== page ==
Dr. Claire Ku‘uleilani Hughes, DrPH, RD, has a distinguished career of raising public awareness for a healthy Hawai‘i, and in the last three decades, has worked tirelessly on behalf of Native Hawaiian health. Dr. Hughes became the first Native Hawaiian Registered Dietitian in 1959 and became the Chief of the Nutrition Branch for the State of Hawai‘i Department of Health. Her interest in Native Hawaiian health originated in graduate studies at the University of Hawai‘i at Mānoa School of Public Health when she examined research on health disparities among this population. Her accomplishments are significant and include being a co-founder of E Ola Mau, a Native Hawaiian Health Organization; co-creator of the Moloka‘i Diet, a traditional Hawaiian diet; and an active contributor in the passage of the Native Hawaiian Health Care Act of 1988, a key source of funding for health, education, and health programs. Her vigilance in promoting Hawaiian health is also evident in her service leadership to an extensive array of organizations including, the Association of Hawaiian Civic Clubs; Hā Kūpuna – National Resource Center for Native Hawaiian Elders; and the American Cancer Society. She has published extensively in Native Hawaiian health, and is renowned for her health column in Ka Wai Ola – the Office of Hawaiian Affairs Newsletter. Her dedication and advocacy of health programs for Native Hawaiians and the broader community has culminated in being named one of 2011’s Living Treasures of Hawai‘i by Honpa Hongwanji Mission of Hawai‘i and receiving the prestigious 2011 O‘o Award from the Native Hawaiian Chamber of Commerce.
Dr. Caroline Wade Oda
Dr. Caroline Ward Oda has an extensive record of community service in Hawai‘i and internationally with prominent experience in education and social work. She currently serves as the Director of Transformation University, an online international training program for Transform Our World, a Christian non-profit. She has served as Head of School at St. Andrew’s Priory where she increased enrollment by 20 percent and created the first wireless all-laptop K-12 school in Hawai‘i; and was Chief Program Officer for the Consuelo Foundation where she coordinated establishing Ke Aka Ho‘ona, a drug-free and family violence-free community in Waianae. She also developed accreditation guidelines for community work for the Council on Accreditation. Dr. Oda has a BA from Stanford University, MA from San Francisco State University, MSW from the University of California, Berkeley, and a PhD from Capella University in Instructional Design for Online Learning. She has served on the Boards of Girl Scouts (as President in 2006-08), the Queen’s Health Systems (as Chair of Executive Compensation Committee), and currently serves on the Salvation Army Advisory Board (Chair 2008-2010). Past service includes the Boards of the Hawai‘i Justice Foundation (Chair), Friends of the East-West Center, Punahou School PFA (Chair), and the Honolulu Rotary. Recognition for her work is reflected in numerous awards, including the Woman of Distinction for St. Andrew’s Priory (Queen Emma Ball), Leader Honoree for the YWCA, and the Lei O Ke Ali‘i Emalani Award. Dr. Oda authored the book entitled: Catch the Wave of Transformation: From the Shores of Hawai‘i. She is married to architect, Dr. Francis S. Oda, and has two adult children, Reid and Nalani.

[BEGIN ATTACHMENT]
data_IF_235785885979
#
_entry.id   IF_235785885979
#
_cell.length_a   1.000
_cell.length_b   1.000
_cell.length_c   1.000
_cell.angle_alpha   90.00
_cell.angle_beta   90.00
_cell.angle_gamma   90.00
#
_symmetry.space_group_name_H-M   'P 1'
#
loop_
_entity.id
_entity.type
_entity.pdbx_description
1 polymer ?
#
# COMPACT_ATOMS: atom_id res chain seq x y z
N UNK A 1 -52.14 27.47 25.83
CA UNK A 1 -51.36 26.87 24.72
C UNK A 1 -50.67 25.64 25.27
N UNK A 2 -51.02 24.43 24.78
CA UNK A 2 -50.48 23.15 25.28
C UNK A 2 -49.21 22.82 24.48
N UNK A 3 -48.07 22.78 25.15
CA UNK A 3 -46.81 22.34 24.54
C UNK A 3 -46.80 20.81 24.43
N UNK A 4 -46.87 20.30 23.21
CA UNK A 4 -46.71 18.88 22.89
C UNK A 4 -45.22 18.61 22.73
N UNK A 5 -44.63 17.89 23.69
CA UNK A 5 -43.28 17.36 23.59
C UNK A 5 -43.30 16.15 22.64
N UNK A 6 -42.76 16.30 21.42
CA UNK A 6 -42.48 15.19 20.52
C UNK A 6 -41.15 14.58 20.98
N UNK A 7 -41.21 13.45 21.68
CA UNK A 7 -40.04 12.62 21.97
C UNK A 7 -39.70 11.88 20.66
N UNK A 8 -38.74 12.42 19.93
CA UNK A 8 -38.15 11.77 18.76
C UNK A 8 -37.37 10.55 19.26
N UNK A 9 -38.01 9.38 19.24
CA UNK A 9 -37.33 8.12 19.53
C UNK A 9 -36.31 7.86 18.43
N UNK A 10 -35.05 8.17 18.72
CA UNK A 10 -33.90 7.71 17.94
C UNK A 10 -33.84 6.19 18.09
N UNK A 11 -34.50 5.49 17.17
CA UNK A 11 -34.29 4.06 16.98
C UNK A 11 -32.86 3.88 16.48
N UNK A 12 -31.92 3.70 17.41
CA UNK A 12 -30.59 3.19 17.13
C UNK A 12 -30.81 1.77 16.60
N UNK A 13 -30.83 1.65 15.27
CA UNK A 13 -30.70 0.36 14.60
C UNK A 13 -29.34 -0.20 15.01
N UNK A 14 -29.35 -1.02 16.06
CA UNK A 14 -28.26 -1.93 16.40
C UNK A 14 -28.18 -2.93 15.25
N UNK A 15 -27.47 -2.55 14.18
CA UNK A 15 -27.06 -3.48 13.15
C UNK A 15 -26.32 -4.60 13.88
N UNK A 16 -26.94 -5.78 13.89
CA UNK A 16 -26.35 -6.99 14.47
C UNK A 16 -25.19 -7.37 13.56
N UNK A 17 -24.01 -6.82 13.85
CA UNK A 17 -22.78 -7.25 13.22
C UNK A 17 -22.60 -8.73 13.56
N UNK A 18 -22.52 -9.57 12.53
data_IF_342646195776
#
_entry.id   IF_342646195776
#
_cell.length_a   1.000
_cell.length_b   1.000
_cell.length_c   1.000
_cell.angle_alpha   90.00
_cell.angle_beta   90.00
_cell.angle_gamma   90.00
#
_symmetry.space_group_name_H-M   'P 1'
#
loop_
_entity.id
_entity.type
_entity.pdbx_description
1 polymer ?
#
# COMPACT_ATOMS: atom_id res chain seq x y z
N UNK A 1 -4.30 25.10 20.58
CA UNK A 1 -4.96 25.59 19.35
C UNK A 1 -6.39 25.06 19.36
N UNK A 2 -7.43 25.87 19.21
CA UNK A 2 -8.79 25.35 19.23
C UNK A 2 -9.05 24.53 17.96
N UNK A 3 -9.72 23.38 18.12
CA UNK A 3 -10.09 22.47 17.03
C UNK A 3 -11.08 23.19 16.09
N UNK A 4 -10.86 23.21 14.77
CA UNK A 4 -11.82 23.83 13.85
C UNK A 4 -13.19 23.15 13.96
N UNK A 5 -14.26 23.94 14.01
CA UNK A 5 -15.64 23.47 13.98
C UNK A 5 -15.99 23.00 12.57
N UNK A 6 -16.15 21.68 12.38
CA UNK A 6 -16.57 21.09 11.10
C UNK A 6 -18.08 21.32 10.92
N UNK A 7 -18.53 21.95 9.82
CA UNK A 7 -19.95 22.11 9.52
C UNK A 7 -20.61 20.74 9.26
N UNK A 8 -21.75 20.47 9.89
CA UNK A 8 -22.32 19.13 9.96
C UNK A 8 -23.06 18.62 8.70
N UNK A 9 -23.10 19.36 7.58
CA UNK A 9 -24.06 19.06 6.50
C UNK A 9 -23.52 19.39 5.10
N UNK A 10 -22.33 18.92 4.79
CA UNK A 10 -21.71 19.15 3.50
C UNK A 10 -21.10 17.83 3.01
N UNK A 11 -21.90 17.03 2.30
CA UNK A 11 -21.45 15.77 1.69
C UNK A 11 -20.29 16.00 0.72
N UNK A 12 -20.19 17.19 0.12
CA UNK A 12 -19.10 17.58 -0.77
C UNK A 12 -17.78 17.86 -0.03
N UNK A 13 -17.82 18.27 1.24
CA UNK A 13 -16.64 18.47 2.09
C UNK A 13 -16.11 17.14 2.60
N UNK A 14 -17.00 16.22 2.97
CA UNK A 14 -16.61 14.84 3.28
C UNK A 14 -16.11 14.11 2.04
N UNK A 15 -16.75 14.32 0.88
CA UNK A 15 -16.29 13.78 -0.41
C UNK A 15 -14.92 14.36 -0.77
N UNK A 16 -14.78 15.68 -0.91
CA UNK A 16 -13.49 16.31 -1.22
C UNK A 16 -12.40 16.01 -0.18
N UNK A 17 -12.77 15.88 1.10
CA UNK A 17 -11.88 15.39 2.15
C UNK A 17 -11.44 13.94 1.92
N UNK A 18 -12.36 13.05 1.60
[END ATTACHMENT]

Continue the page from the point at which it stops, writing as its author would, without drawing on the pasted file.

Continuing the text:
Ms. Janis A. Reischmann
Ms. Janis A. Reischmann is the executive director of Hau‘oli Mau Loa Foundation, an independent grantmaking foundation with offices in Honolulu. She has served in this capacity since April, 2008 and was hired as the Foundation’s first staff member. In this capacity she has overseen all aspects of the development of the Foundation’s grantmaking and operations, working closely with its board of directors. In 2011, Janis was asked to serve as a member of the Foundation’s board. The Foundation makes grants primarily in Hawai‘i but also has a small international grantmaking program. Most of its grantmaking is focused on children and environmental issues. Currently the Foundation has a full time staff of five and in 2013, an annual grants budget of approximately $7.5 million. Ms. Reischmann brings to her role more than twenty-five years of work in the nonprofit sector. She was the vice president for Hawai‘i’s statewide community foundation overseeing its grantmaking and private foundation services and led a consulting firm specializing in organizational and project development. She served as adjunct faculty at the University of Hawai‘i at Mānoa Myron B. Thompson School of Social Work where she taught community development. She has masters degrees in social work and business administration, both from the University of Hawai‘I at Mānoa. In her deep commitment to our community, she has served on various nonprofit boards; was a founding member of the Women’s Fund of Hawai‘i; serves on the advisory board of Queen Lili‘uokalani Children’s Center; and was recently invited to serve as a member of the board of the Keith and Judy Swayne Foundation.